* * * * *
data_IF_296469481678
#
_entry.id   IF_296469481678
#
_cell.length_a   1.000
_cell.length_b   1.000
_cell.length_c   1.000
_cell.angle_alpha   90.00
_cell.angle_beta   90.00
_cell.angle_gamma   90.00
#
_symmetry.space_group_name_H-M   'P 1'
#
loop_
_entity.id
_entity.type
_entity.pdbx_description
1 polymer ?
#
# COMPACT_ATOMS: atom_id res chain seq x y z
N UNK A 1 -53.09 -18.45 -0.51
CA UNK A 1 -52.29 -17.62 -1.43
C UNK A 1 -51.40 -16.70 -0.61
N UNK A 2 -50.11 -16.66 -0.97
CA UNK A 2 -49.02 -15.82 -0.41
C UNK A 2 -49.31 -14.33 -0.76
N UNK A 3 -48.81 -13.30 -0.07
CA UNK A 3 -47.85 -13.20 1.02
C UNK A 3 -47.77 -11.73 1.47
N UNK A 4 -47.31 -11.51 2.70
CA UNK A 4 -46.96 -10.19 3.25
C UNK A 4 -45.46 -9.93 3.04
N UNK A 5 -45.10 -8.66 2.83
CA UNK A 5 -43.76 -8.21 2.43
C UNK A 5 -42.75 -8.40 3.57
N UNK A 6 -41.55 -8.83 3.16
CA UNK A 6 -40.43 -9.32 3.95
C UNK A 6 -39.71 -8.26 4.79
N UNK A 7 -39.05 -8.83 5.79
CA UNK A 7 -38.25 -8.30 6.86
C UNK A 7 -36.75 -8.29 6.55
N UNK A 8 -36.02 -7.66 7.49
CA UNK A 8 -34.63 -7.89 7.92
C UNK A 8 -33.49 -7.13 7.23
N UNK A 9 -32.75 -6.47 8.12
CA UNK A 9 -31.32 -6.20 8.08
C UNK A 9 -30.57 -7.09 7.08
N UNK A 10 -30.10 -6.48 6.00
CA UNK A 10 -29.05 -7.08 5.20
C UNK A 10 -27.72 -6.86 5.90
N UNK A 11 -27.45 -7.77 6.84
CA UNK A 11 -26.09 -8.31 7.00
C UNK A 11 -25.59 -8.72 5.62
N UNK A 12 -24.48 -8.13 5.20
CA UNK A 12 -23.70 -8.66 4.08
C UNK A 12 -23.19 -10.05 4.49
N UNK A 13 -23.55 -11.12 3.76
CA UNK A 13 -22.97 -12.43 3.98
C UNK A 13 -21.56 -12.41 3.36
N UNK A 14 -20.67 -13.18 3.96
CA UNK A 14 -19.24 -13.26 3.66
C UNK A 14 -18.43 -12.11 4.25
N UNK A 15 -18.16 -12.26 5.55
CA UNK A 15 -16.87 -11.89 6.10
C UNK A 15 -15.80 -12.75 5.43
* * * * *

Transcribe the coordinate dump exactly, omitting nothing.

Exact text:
data_IF_296469481678
#
_entry.id   IF_296469481678
#
_cell.length_a   1.000
_cell.length_b   1.000
_cell.length_c   1.000
_cell.angle_alpha   90.00
_cell.angle_beta   90.00
_cell.angle_gamma   90.00
#
_symmetry.space_group_name_H-M   'P 1'
#
loop_
_entity.id
_entity.type
_entity.pdbx_description
1 polymer ?
#
# COMPACT_ATOMS: atom_id res chain seq x y z
N UNK A 1 -53.09 -18.45 -0.51
CA UNK A 1 -52.29 -17.62 -1.43
C UNK A 1 -51.40 -16.70 -0.61
N UNK A 2 -50.11 -16.66 -0.97
CA UNK A 2 -49.02 -15.82 -0.41
C UNK A 2 -49.31 -14.33 -0.76
N UNK A 3 -48.81 -13.30 -0.07
CA UNK A 3 -47.85 -13.20 1.02
C UNK A 3 -47.77 -11.73 1.47
N UNK A 4 -47.31 -11.51 2.70
CA UNK A 4 -46.96 -10.19 3.25
C UNK A 4 -45.46 -9.93 3.04
N UNK A 5 -45.10 -8.66 2.83
CA UNK A 5 -43.76 -8.21 2.43
C UNK A 5 -42.75 -8.40 3.57
N UNK A 6 -41.55 -8.83 3.16
CA UNK A 6 -40.43 -9.32 3.95
C UNK A 6 -39.71 -8.26 4.79
N UNK A 7 -39.05 -8.83 5.79
CA UNK A 7 -38.25 -8.30 6.86
C UNK A 7 -36.75 -8.29 6.55
N UNK A 8 -36.02 -7.66 7.49
CA UNK A 8 -34.63 -7.89 7.92
C UNK A 8 -33.49 -7.13 7.23
N UNK A 9 -32.75 -6.47 8.12
CA UNK A 9 -31.32 -6.20 8.08
C UNK A 9 -30.57 -7.09 7.08
N UNK A 10 -30.10 -6.48 6.00
CA UNK A 10 -29.05 -7.08 5.20
C UNK A 10 -27.72 -6.86 5.90
N UNK A 11 -27.45 -7.77 6.84
CA UNK A 11 -26.09 -8.31 7.00
C UNK A 11 -25.59 -8.72 5.62
N UNK A 12 -24.48 -8.13 5.20
CA UNK A 12 -23.70 -8.66 4.08
C UNK A 12 -23.19 -10.05 4.49
N UNK A 13 -23.55 -11.12 3.76
CA UNK A 13 -22.97 -12.43 3.98
C UNK A 13 -21.56 -12.41 3.36
N UNK A 14 -20.67 -13.18 3.96
CA UNK A 14 -19.24 -13.26 3.66
C UNK A 14 -18.43 -12.11 4.25
N UNK A 15 -18.16 -12.26 5.55
CA UNK A 15 -16.87 -11.89 6.10
C UNK A 15 -15.80 -12.75 5.43